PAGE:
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A sandstone headland, with a scenic walk through grassland and woodland, passing a ruined Saxon chapel and unusual rock-cut graves. 

Sandy beach with grass-covered dunes and low cliffs. At low tide, you have a great expanse of flat sand.

👩‍🦽To the shore is fully accessible, but the next section requires care, a sturdy wheelchair and suppor

🅿️Smithy lane, Heysham LA32LA

🚻 Public toilets in Heysham village

☕ Half Moon cafe adjacent to the cAr park

🥾3.5 miles we walk  134m ascent

🛝 Play area just past the chapel  next to the beach

Difficulties-the path heading to  St Patricks chapel ruins is rough with  some steep sections and not level, care is needed but you could go via the quieter road to join the coastal path towards Morecombe.

The path along the beach is level with benches to sit down, the path leads straight ahead over the grass which is where is becomes difficult but I like a challenge and want to be able to enjoy routes that walkers can.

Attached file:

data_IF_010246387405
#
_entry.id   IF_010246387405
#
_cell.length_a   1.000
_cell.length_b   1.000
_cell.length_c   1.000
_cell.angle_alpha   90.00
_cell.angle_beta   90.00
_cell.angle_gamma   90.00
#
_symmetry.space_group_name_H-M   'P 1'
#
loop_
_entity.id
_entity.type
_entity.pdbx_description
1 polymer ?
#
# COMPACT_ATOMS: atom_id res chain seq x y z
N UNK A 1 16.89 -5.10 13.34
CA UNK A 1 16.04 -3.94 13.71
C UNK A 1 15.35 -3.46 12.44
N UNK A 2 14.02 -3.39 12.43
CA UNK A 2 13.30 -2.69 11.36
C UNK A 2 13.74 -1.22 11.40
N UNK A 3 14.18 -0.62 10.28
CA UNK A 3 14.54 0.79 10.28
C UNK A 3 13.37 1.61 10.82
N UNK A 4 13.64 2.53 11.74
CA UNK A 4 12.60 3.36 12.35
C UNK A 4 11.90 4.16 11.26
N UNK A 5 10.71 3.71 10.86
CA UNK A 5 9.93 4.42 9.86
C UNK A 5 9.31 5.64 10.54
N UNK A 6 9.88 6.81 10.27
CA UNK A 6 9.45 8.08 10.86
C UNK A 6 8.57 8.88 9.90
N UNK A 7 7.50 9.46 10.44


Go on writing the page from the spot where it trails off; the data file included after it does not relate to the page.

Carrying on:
You can still see the path but it can be uneven and narrows out, we just about managed with the terrain wheelchair and strength from my husband pushing me. It is worthwhile as the views are lovely over the coast. I wouldnt recommend in rain.

St Patricks Chapel-The chapel dates from around 750 AD and most observers can no longer see any reason to support the myth that the chapel was built by St Patrick, who actually died around 490 AD. It is thought that the chapel was built to serve a monastic community

It is believed that a church was founded on this site in the 7th or 8th century. In 1080 it was recorded that the location was the site of an old Anglo-Saxon church. Some of the fabric of that church remains in the present church. 

The chancel built around 1340–50  the south aisle was added in the 15th century.

The north aisle was added in 1864 and other extensions and restorations were carried out by the Lancaster architect E. G. Paley.

St Peters Church does have a car park which you could park in to avoid the cliff section.

From the church we continued to the end of the road and turned left following the road to the left until we picked up the path down to Lower Heysham beach where there is a play area. Now this path is perfect for wheelchairs, we continued a little further before turning back and returning the same way.

In lower Heysham there is a lovely garden to walk through which is wide enough for the wheelchair, as well as beauiful displays too see.

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